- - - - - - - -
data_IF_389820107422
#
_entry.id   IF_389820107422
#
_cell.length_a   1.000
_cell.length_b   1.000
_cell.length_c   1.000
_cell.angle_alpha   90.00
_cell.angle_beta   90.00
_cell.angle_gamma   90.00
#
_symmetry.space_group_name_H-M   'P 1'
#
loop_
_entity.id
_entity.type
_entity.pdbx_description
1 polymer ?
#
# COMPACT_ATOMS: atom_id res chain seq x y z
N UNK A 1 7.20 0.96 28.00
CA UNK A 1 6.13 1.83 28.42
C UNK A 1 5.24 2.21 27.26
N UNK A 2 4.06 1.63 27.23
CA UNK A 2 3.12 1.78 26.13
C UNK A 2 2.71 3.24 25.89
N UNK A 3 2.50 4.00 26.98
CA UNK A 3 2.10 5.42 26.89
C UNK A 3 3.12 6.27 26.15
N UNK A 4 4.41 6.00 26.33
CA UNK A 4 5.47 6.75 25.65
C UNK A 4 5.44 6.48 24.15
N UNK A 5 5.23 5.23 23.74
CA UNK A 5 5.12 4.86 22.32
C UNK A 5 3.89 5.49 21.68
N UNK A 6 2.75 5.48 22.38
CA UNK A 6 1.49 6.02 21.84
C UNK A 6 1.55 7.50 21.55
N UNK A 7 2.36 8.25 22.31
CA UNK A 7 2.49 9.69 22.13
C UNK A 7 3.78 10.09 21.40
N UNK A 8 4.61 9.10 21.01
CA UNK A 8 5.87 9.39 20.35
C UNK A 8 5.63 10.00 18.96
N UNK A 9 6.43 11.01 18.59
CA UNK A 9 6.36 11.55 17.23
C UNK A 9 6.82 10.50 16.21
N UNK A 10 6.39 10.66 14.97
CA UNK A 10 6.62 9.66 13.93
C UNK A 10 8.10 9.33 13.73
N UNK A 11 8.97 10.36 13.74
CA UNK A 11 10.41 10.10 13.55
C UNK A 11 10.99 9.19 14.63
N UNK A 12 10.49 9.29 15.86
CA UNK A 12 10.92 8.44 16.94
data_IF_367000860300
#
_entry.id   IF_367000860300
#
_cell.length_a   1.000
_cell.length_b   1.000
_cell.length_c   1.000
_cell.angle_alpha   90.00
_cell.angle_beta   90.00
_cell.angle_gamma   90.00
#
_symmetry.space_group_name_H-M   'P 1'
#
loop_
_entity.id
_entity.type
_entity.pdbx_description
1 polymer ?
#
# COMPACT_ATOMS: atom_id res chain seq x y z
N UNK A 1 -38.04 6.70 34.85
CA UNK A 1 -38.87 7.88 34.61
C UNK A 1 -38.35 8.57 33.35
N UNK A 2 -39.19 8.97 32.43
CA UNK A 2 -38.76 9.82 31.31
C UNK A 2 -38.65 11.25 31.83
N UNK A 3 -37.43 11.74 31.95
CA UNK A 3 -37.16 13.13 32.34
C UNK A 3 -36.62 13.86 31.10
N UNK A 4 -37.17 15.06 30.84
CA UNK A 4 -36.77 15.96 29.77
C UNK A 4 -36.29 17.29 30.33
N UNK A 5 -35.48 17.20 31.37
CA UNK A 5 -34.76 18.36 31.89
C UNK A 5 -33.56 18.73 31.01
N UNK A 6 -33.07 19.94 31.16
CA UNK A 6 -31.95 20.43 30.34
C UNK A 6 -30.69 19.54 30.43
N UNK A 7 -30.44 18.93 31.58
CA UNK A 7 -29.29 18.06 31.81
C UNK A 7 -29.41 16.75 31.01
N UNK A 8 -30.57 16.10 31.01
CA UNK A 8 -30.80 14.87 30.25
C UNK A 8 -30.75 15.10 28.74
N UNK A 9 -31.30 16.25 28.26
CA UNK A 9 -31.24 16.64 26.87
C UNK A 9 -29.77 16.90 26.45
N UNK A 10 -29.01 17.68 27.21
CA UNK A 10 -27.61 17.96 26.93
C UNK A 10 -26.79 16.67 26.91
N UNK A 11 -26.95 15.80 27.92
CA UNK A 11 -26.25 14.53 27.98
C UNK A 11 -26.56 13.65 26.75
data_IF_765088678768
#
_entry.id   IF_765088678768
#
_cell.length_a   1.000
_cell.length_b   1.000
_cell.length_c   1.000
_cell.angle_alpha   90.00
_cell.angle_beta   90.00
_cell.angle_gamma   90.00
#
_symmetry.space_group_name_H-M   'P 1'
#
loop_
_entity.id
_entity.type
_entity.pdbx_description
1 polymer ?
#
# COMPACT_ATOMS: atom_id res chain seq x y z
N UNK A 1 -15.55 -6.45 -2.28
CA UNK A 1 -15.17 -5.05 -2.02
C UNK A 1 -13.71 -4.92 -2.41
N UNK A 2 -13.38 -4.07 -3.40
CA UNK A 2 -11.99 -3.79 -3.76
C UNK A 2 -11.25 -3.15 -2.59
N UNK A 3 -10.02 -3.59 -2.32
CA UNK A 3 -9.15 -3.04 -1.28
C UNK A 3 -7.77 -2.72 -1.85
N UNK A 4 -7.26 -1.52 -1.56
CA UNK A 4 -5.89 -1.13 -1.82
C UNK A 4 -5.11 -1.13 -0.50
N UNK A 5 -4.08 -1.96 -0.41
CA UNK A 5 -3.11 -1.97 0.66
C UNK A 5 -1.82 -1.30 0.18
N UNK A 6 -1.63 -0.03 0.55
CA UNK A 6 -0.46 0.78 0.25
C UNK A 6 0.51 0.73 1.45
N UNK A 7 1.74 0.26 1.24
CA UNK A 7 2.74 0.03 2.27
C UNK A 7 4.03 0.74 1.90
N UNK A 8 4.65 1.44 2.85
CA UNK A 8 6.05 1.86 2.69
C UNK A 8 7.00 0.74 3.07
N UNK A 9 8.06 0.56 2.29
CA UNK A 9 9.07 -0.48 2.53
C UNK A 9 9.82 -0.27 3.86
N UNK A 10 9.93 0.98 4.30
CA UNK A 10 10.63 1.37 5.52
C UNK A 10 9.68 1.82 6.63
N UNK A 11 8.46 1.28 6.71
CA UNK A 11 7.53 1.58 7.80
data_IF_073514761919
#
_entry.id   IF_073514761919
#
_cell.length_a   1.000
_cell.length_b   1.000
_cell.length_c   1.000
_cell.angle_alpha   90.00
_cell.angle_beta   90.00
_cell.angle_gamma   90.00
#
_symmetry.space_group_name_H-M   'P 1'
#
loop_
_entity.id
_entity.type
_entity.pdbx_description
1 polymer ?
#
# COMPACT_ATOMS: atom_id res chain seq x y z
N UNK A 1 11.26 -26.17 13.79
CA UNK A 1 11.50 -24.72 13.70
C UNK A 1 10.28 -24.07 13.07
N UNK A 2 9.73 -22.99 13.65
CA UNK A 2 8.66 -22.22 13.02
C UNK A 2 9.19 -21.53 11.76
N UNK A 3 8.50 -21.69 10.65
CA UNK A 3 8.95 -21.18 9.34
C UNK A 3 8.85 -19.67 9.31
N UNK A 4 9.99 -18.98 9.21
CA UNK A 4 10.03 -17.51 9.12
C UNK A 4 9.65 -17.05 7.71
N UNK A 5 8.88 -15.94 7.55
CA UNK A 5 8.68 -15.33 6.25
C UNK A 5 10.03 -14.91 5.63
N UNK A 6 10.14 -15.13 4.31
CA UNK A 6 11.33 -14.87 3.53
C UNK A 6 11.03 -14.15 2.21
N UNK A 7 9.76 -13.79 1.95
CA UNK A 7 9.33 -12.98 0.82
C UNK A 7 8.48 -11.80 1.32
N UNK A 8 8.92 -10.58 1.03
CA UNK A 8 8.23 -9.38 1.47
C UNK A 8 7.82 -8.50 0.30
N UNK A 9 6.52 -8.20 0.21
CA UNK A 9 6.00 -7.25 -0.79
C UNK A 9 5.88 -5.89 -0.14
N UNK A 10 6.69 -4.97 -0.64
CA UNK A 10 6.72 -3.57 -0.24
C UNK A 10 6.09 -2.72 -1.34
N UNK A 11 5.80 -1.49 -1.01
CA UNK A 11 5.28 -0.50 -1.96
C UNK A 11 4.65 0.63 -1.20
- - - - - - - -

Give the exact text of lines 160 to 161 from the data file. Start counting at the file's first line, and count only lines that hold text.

CA UNK A 11 7.53 1.58 7.80
data_IF_073514761919